In Part II of her talk she reviewed the dozen families she is studying and then focused on the Monroes, a middle class Scots family which went bankrupt and then worked hard to retrieve its money, power, and position by sending sons to India. She concentrated first on Sir Thomas Monroe born in Glasgow 1761, 1779 joined as a cadet the Anglo-Indian war, a scholar of oriental languages who rose high in the administrative hierarchy and started a policy of giving Indian’s land in return for their cooperation with the British. In 1814 he went to and returned from Scotland with a wife, in 1827 he died of cholera. India became a launching pad for just about all his brothers. Daniel accused of murder was sent to India. James was propelled into medicine because he could get a place as a doctor in India; he had not wanted to go out to India, but was forced to to get money for himself and the family. He sickened there & came home to die rather young.

It was revealing to see how men were forced to do things to get wealth for the family in the way women were coerced into marriage and how the money acquired with such difficulty and at such a price was often not enough to make the family rich and high in rank. Each son would remit money to the family to help the sisters get into high society and husbands who were of as high a rank as they could get, but we find daughters working as painters to make money, designing calico and sewing. One daughter made a good marriage the second time (good meaning she married up); a daughter was sent to India to get a husband and eloped with the younger brother of an English banking family. One son died in a duel over his wife’s lover.

Deferred marriages led to illegitimate children as well as the men having relationships with Indian women. The stories of the lives of two illegitimate children reveal how a woman’s reputation for chastity actually counted more than her racial heritage in gaining respect for her child and a decent life. So one daughter, Mary, the child of an Indian woman, was brought up within the family (quietly) and married off to a white man; the other, Jessie, whose mother had been white but not chaste, was put out to work and kept far from the family and led a probably hard and despised existence. Typical of the conference Finn made no judgemental comment on this whatsoever.

The Monroe family letters contain political commentary and debates, showing that the men held mostly reactionary nationalist and colonialist attitudes, and that when they came home to live later in life, they were uncomfortable amid the more liberal attitudes they found at home. One son wrote of how he was an alien in India, but in Scotland he had lost his identity as a British man. These letters she quoted were among the most revealing moments of her talk, and she concluded by saying Scots and Irish people were heavily represented in the colonialist families, and arguing that her approach would lead to accurate histories which were vibrant and truly educational reading.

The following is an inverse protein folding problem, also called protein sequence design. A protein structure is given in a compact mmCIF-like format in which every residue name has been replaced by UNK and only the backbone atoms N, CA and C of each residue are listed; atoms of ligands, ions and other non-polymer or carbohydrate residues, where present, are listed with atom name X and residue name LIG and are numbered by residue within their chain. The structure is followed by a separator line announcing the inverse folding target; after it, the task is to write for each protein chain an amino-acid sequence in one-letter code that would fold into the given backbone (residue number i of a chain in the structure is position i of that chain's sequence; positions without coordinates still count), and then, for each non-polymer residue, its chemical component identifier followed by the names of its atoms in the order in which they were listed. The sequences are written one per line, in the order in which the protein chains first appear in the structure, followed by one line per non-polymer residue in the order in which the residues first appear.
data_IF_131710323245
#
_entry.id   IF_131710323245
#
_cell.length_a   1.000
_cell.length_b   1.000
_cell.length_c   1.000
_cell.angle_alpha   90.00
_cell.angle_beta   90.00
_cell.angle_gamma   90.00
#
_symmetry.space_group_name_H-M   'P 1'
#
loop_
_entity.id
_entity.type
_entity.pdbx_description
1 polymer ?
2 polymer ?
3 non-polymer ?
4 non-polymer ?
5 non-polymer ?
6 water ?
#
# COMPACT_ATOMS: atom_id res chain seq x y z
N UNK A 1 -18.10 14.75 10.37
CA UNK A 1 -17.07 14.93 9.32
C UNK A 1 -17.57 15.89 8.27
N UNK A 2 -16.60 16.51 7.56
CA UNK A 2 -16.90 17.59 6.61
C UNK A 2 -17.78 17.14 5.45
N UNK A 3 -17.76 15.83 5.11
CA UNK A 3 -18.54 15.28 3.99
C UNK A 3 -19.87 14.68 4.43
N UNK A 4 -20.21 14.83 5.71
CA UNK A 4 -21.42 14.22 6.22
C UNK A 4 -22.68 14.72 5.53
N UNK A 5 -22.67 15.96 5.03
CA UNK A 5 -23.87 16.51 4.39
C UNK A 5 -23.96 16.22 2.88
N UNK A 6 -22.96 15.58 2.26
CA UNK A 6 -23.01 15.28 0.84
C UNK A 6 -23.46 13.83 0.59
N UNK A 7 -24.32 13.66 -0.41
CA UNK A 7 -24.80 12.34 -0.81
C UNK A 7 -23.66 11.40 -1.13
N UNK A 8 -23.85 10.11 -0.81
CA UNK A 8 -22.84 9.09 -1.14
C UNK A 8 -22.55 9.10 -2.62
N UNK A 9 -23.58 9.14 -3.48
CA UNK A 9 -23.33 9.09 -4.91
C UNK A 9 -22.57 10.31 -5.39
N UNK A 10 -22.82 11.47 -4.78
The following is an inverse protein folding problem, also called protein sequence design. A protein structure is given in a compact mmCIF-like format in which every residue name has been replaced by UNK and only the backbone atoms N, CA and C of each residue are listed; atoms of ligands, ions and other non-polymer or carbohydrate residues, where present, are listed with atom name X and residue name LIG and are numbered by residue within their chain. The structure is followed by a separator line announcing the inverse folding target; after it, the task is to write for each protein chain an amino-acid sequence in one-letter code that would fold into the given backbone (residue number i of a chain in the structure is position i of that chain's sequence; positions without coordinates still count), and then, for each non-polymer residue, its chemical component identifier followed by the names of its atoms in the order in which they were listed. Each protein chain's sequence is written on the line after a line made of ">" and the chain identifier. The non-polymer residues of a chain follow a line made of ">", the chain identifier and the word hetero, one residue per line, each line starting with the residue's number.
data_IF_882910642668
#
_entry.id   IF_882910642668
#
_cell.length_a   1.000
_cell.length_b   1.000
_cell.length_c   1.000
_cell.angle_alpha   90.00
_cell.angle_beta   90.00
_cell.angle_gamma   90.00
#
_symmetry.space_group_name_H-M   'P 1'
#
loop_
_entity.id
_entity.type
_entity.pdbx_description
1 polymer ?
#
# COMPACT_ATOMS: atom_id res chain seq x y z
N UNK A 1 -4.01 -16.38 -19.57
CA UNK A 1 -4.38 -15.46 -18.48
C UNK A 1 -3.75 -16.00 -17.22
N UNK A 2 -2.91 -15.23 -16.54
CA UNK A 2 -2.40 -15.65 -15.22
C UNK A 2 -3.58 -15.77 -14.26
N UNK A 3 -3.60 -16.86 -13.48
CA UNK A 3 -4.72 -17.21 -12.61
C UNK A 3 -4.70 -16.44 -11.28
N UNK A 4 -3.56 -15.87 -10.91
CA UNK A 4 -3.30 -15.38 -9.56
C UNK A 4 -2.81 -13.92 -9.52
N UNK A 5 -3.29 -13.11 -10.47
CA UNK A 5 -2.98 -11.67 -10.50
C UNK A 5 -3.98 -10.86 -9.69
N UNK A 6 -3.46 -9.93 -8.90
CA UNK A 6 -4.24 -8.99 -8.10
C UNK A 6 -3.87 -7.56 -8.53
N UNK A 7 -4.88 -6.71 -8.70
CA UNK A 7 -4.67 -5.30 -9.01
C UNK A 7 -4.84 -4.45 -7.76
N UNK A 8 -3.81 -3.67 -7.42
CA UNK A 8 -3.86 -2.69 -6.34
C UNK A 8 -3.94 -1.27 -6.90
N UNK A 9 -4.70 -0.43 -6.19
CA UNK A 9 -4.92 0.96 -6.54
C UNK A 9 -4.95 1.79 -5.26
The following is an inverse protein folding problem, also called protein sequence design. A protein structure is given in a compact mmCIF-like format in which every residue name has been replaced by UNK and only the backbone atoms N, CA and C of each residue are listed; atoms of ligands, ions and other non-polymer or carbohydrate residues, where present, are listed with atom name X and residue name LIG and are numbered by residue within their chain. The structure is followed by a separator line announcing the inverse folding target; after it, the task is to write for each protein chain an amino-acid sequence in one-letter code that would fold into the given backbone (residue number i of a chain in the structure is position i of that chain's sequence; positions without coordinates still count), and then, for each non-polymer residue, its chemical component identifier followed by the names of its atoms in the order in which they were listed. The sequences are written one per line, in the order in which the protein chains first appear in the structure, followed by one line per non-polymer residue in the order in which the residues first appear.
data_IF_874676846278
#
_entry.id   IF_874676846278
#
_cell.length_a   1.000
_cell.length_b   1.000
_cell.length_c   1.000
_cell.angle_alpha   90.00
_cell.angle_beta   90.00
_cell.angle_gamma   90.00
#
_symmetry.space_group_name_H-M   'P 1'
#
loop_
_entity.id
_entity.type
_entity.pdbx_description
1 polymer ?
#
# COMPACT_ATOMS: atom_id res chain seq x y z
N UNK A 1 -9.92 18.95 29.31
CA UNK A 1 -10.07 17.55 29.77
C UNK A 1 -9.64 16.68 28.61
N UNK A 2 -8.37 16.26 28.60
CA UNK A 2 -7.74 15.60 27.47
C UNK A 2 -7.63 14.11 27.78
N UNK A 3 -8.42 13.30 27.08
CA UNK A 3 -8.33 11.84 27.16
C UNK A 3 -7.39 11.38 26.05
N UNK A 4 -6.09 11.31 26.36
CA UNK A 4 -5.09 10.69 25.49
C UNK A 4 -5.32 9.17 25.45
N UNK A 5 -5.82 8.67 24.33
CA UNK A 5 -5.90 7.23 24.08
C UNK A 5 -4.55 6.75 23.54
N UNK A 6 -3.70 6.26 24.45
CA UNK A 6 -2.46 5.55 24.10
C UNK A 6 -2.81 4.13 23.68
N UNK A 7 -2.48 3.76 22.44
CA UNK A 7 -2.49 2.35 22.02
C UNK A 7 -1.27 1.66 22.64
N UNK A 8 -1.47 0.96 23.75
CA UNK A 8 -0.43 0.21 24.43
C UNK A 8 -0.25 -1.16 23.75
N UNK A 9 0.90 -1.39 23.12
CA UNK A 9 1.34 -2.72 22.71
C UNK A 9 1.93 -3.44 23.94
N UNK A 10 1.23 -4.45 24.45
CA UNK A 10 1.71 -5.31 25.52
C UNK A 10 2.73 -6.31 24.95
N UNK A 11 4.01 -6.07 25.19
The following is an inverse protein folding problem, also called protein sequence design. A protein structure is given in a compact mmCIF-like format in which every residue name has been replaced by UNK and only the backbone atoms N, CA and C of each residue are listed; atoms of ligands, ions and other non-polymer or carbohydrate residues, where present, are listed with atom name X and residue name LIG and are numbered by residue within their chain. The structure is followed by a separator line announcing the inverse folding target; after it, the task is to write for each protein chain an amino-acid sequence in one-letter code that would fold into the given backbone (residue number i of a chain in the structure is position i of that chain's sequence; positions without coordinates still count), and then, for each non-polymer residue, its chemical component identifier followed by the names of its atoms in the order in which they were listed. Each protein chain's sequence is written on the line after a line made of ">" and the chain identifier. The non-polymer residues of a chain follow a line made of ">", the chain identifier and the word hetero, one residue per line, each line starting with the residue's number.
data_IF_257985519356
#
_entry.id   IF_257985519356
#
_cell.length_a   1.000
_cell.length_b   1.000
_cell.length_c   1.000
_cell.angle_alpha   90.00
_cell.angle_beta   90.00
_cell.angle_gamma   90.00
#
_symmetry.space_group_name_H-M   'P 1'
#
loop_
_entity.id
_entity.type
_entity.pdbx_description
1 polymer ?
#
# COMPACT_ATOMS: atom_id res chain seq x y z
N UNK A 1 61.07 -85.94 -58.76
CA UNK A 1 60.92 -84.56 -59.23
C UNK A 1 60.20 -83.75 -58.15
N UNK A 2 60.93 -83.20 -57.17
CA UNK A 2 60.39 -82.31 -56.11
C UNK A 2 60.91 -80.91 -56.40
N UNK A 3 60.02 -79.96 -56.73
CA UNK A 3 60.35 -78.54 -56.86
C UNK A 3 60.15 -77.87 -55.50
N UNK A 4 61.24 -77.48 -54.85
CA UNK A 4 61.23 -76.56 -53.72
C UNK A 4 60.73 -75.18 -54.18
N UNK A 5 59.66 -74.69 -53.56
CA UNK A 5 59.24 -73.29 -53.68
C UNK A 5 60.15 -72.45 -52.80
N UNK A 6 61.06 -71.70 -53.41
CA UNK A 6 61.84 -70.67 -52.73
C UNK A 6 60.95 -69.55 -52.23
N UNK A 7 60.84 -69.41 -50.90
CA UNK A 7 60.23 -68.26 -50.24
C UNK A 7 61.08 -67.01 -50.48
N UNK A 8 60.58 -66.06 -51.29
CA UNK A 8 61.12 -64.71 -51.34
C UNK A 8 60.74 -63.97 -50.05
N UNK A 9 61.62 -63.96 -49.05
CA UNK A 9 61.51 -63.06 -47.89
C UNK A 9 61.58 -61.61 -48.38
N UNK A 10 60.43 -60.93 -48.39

The talk afterwards showed that feminism is not dead altogether, though in this conference the word was only used in a denigrating way by males referring to an apparently obsolete and obtuse group of increasingly isolated women with exaggerated ideas about everything. Not one woman protested. (I didn’t either; who would dare buck this dominating assumption?) The feminism that was allowed was not socialistic, but individualistic and for power. Again what was sought were instances of women behaving like men and having men’s power. So I sat for a number of minutes while people talked of how wills proved that the women of the Anglo-Indian families owned substantial amounts of stock in their own names, were ruthlessly active in patronage networks, managed households in Europe and were glad to marry for money and pressure other women who might not have wanted a particular husband to marry him anyway.

An actual popularly sold modern biographical memoir of Anglo-India in the womens’ memoir-writing tradition

Interestingly, one man objected to the citation of White Moghuls as a book which showed the respectabilty of biography: he said we all know the reason it sold widely was its sex scenes. Another person objected to the use of the term biography as suggesting we were returning to Victorian biographical traditions. To me the best part of the project was where it was coterminous with Trollope’s angle on colonialism in his stories and travel books: the injustice of social and economic arrangements at home led the middle and working class people in Britain to risk life and give up much just to make ends meet and live more decently than they ever could have in Britain. Yes, they had to wrest what they had from the poor elsewhere, but it was not much fun, in fact involved much hardship and often ended in failure.

As I thought about this I got up to get my bus back to Jim.

I did get into conversation with one friendly graduate student towards the end of the day. Just before the plenary lecture began, I was walking in the main hall and tired. I saw no place to sit. A young woman sitting on a wide seat moved over and gestured to me to join her. We began to talk and it quickly emerged that she had been having a not so happy time because her subject is Charlotte Smith. When she would mention this great poet and novelist, a strongly radical woman, she would get blank stares. Yes Charlotte Smith was not an ideal woman for this conference, though she was no feminist. I told the young woman how I loved Smith, how I’d read her poetry, made a foremother poet posting of Smith and put it on the Wompo festival website, how many readers her poery had gotten, how she was a major figure in Backscheider’s book, and when we compared tastes, she was delighted to discover that I too have read Ethelinde and it’s actually my favorite among Smith’s novels.